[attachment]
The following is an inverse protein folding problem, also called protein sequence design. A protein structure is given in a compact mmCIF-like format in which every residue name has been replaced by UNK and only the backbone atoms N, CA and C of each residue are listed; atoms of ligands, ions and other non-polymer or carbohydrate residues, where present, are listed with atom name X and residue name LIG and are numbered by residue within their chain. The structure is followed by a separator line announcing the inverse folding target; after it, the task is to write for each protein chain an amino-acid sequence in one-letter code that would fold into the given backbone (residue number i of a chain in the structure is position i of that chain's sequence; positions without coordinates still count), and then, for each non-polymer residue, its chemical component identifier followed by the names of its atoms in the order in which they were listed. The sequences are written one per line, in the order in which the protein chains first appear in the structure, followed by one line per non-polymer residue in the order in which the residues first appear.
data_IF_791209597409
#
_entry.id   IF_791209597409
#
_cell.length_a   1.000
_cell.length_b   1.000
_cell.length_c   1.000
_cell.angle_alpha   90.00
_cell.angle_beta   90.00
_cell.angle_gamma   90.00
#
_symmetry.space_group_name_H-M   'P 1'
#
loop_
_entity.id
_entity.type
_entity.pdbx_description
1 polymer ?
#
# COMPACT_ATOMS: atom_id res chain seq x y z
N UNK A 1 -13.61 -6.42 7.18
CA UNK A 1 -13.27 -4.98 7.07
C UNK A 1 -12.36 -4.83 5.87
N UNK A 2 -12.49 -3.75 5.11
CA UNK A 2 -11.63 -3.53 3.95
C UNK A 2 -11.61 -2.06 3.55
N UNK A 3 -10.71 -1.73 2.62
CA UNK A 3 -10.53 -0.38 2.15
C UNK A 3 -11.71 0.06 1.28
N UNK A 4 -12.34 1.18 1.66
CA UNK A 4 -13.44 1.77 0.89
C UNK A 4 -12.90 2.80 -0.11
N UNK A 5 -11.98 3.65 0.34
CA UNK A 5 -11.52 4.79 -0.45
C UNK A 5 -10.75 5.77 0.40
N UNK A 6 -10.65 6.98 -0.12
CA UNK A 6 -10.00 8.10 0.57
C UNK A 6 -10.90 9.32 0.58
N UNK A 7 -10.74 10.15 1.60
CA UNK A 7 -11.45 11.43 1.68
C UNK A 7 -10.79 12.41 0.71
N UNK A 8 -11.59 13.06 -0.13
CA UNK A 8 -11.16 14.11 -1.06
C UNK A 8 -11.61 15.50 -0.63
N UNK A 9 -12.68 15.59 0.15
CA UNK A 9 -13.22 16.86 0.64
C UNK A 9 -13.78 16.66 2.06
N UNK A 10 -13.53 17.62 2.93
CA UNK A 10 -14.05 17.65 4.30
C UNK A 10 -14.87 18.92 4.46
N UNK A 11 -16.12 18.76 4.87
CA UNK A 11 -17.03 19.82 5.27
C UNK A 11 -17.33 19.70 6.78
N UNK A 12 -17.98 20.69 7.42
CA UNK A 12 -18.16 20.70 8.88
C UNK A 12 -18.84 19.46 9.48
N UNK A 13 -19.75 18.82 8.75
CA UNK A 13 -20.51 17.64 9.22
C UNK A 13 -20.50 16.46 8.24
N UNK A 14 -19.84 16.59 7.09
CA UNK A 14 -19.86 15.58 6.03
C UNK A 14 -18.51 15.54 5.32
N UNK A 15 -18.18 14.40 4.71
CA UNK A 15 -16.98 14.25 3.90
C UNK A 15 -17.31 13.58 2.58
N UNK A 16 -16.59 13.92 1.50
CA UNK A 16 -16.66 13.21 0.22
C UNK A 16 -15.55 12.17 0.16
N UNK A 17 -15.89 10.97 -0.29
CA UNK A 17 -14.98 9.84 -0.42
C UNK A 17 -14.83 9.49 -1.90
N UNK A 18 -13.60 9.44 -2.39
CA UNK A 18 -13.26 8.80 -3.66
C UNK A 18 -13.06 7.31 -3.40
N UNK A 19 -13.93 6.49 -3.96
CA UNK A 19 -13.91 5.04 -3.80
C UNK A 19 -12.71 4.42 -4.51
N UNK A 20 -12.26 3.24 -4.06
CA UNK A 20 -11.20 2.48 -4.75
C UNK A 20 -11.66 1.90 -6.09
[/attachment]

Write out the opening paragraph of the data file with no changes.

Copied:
The following is an inverse protein folding problem, also called protein sequence design. A protein structure is given in a compact mmCIF-like format in which every residue name has been replaced by UNK and only the backbone atoms N, CA and C of each residue are listed; atoms of ligands, ions and other non-polymer or carbohydrate residues, where present, are listed with atom name X and residue name LIG and are numbered by residue within their chain. The structure is followed by a separator line announcing the inverse folding target; after it, the task is to write for each protein chain an amino-acid sequence in one-letter code that would fold into the given backbone (residue number i of a chain in the structure is position i of that chain's sequence; positions without coordinates still count), and then, for each non-polymer residue, its chemical component identifier followed by the names of its atoms in the order in which they were listed. The sequences are written one per line, in the order in which the protein chains first appear in the structure, followed by one line per non-polymer residue in the order in which the residues first appear.